Optic Nerve Disorders

Optic Nerve Disorders

Optic neuropathies are generally classified as anterior, those in which the optic nerve head is swollen, and posterior, those in which there is decreased optic nerve function but a normal appearing optic nerve head.


Optic neuritis refers to inflammation of the optic nerve. The term optic neuritis most often refers to the optic neuropathy associated with demyelinating disease. This is the most common acute optic neuropathy in individuals under the age of 45. It is also a frequent presenting sign of multiple sclerosis (MS). Demyelinating optic neuritis can be considered in three categories: acute, chronic, or asymptomatic (subclinical). Acute optic neuritis is the most common form of optic neuritis.

Epidemiology and Etiology

  • MS: Optic neuritis may be the initial presentation of this disorder

  • Age of onset: 20 to 50 years, mean age of 30 to 35 years

  • Gender: More common in women (Female : male ratio is 3:1)

    Incidence: Between 1 and 5 per 100,000

  • Prevalence: Approximately 115 per 100,000

Clinical Characteristics

Diagnostic Evaluation

  • Neuroimaging: MRI is the modality of choice for investigating optic neuritis. If the patient has a typical presentation of optic neuritis, an MRI need not be performed to exclude a compressive lesion or to confirm the diagnosis (which is made on clinical grounds). An MRI can be performed to detect subclinical demyelinating plaques (Fig. 5-3) to

    • assist in determining the prognosis for developing MS,

    • evaluate patient’s potential benefit from intravenous methylprednisolone and disease-modifying therapy.

  • Cerebrospinal fluid (CSF) examination may be performed; however, this testing is not necessary and is being performed less frequently. The following abnormalities have been identified in patients with optic neuritis, although none is diagnostic of MS:

    • Pleocytosis and elevated protein

    • Oligoclonal bands

    • Myelin basic protein

    • Increased IgG index.

  • Visual-evoked responses (VER) are almost always abnormal, showing a prolonged latency on the side of the affected optic nerve.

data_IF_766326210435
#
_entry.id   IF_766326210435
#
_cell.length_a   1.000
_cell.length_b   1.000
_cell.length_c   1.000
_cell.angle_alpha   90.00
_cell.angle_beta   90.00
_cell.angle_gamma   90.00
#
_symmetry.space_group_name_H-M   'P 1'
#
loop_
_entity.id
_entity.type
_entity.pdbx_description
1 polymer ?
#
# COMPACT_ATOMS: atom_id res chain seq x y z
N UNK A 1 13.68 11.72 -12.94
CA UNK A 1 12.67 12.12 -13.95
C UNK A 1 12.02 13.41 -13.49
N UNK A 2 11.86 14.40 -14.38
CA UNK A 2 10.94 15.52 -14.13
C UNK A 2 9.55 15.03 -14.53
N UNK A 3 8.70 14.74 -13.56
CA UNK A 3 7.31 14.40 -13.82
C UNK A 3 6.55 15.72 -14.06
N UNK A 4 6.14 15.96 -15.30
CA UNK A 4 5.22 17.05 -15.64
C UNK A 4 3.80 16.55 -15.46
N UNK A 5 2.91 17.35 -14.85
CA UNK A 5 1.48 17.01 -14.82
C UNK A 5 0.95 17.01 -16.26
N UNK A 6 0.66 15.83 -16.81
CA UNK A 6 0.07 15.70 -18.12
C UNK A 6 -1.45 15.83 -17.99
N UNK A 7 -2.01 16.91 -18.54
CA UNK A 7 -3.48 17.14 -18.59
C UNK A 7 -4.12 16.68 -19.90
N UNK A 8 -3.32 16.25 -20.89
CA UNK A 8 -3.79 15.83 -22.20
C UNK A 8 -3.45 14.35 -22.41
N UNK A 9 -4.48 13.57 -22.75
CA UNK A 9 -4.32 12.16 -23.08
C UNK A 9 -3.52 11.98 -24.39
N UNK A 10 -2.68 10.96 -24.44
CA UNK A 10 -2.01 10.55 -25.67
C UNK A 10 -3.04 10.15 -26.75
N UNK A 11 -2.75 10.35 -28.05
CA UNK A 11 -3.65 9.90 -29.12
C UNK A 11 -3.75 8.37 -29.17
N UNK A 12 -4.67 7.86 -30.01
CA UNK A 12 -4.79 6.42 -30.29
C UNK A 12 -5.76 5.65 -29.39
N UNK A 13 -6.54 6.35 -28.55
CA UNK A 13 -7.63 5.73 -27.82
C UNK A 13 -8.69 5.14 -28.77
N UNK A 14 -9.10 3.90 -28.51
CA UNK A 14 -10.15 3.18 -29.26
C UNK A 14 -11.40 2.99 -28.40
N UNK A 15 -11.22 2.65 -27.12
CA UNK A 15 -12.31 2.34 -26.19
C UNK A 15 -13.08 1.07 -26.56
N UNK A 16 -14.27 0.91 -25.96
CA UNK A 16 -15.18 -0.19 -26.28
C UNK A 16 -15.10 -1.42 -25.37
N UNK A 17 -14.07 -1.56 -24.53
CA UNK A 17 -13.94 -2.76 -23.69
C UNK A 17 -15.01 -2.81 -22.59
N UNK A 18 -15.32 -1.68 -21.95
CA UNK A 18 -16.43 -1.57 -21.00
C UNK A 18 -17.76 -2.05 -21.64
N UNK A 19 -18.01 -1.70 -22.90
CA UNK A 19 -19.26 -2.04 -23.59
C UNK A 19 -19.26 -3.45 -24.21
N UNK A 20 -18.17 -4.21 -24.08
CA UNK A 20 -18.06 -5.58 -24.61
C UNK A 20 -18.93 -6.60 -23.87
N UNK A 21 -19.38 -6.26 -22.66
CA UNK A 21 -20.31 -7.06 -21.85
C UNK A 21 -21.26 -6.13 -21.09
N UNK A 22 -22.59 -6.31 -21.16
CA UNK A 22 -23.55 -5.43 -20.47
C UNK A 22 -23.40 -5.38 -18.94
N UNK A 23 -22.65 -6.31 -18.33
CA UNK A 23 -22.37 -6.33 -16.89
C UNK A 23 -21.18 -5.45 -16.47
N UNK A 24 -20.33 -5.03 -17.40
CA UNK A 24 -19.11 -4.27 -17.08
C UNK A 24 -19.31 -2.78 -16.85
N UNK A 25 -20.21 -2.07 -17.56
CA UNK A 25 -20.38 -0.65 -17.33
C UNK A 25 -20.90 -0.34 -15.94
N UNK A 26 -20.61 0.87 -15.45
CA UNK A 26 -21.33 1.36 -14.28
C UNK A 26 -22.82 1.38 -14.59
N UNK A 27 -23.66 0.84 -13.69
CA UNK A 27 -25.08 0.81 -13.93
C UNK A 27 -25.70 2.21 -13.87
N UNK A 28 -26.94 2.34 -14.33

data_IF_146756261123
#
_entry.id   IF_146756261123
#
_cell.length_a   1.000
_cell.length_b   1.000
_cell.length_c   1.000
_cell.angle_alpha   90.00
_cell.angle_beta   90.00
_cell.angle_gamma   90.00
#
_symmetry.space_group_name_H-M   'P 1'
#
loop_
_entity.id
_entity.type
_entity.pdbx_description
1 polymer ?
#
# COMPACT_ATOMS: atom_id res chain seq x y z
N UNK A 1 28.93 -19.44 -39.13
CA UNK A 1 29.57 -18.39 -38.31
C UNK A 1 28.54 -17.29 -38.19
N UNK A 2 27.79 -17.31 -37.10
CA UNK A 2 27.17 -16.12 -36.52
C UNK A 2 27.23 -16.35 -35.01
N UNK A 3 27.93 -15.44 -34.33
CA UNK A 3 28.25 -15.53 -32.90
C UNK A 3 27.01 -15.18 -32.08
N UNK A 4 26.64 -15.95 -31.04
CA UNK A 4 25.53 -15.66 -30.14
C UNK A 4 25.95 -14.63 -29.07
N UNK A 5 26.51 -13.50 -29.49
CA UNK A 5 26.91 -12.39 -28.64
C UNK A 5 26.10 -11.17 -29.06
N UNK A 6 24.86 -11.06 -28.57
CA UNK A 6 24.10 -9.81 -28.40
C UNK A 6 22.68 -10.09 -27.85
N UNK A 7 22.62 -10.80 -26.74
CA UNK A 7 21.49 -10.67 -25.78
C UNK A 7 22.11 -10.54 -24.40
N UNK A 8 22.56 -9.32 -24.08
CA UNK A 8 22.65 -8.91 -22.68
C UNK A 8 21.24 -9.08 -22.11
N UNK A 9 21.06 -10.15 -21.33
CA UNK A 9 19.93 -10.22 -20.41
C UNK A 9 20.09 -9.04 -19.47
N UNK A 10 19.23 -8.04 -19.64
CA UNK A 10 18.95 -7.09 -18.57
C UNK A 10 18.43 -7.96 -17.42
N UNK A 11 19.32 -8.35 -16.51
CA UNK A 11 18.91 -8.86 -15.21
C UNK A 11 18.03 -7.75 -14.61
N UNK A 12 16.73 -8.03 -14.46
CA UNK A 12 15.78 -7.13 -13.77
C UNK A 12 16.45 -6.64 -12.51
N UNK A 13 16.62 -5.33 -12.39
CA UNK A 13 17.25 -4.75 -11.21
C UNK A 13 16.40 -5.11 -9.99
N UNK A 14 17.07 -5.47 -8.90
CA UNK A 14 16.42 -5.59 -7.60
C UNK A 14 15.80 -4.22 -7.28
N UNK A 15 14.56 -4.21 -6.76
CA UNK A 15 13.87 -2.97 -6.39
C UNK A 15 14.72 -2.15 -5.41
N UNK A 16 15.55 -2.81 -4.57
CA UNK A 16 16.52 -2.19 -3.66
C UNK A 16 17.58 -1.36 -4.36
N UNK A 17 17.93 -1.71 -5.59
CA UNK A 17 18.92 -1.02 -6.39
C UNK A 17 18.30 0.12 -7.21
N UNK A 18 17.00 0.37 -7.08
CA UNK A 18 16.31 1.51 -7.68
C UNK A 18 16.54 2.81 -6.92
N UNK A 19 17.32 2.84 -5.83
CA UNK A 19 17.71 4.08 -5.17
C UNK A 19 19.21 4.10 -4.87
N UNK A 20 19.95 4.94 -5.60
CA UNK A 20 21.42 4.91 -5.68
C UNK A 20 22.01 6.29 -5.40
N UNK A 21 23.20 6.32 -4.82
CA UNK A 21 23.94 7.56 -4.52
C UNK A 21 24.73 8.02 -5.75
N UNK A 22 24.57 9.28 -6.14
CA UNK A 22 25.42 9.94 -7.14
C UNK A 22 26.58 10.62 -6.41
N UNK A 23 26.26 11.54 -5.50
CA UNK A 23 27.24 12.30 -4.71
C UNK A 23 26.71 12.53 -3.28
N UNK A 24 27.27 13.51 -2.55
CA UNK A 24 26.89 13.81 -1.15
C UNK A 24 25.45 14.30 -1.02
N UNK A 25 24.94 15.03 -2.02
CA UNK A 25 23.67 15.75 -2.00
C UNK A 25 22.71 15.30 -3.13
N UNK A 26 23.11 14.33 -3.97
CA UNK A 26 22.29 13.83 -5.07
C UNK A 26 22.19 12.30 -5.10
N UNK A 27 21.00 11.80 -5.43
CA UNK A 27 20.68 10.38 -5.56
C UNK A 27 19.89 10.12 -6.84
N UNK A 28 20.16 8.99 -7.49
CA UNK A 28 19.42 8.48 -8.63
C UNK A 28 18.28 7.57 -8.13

• No serologic tests or CSF studies need to be performed unless the patient’s course does not follow that of typical optic neuritis or the patient’s history or examination suggests an underlying systemic illness (Table 5-1).

TABLE 5-1. Results of Investigations of Patients in Optic Neuritis Treatment Trial

Etiologic studies

ANA positive in titer <1:320 in 13%; one patient developed a connective tissue disorder within 2 years

Chest radiograph: No case of sarcoidosis or TB was identified

CSF analysis: No lumbar puncture offered any unsuspected information

FTA-ABS: No case of active syphilis was identified

Natural History

  • Initially, the visual loss may worsen over several days to 2 weeks.

  • Improvement initially is rapid and starts approximately 3 weeks after onset.

  • Recovery of vision is nearly complete by 5 weeks after onset.

  • Improvement may continue up to 1 year.

The present recommendations for the investigation and treatment of patients with optic neuritis are based on the results of two multicentered studies: the ONTT and Controlled High-Risk Subjects AVONEX Multiple Sclerosis Prevention Study (CHAMPS). Both studies investigated the risk of developing clinically definite multiple sclerosis (CDMS) in patients with optic neuritis alone (ONTT) or with their first demyelinating episode that could be optic neuritis (CHAMPS). The details of the ONTT are listed in Table 5-2.

TABLE 5-2. Optic Neuritis Treatment Trial

Multicentered control clinical trial

389 patients with isolated acute unilateral optic neuritis between 18 and 46 years

Inclusion criteria:

Clinical syndrome consistent with unilateral optic neuritis (including RAPD, visual field defect in affected eye)

Visual symptoms of 8 days or less

No previous episode of optic neuritis in the affected eye

No previous corticosteroid treatment for optic neuritis or multiple sclerosis

No evidence of systemic disease other than MS as a cause for optic neuritis

Randomized to three treatment groups

Oral prednisone 1 mg/kg per day for 14 days, plus 3 day oral taper

Intravenous methylprednisolone 250 mg QID for 3 days followed by 1 mg/kg per day for 11 days orally, plus a short taper

Oral placebo for 14 days

TABLE 5-3. ONTT Baseline Data

Gender: 77% female

Race: 85% Caucasian

Age: Mean 32 ± 7 years


Photopsias, 30%

Orbital pain, 92%

Pain worsened with eye movement, 87%


Baseline visual acuity

20/20, 11%

20/50-20/40, 25%

20/50-20/190, 29%

20/200-20/800, 20%

Finger counting, 4%

Hand motion, 6%

Light perception, 3%

No light perception, 3%

Color vision

Ishihara color plates abnormal, 88%

Farnsworth Munsell 100 Hue abnormal, 94%

Visual field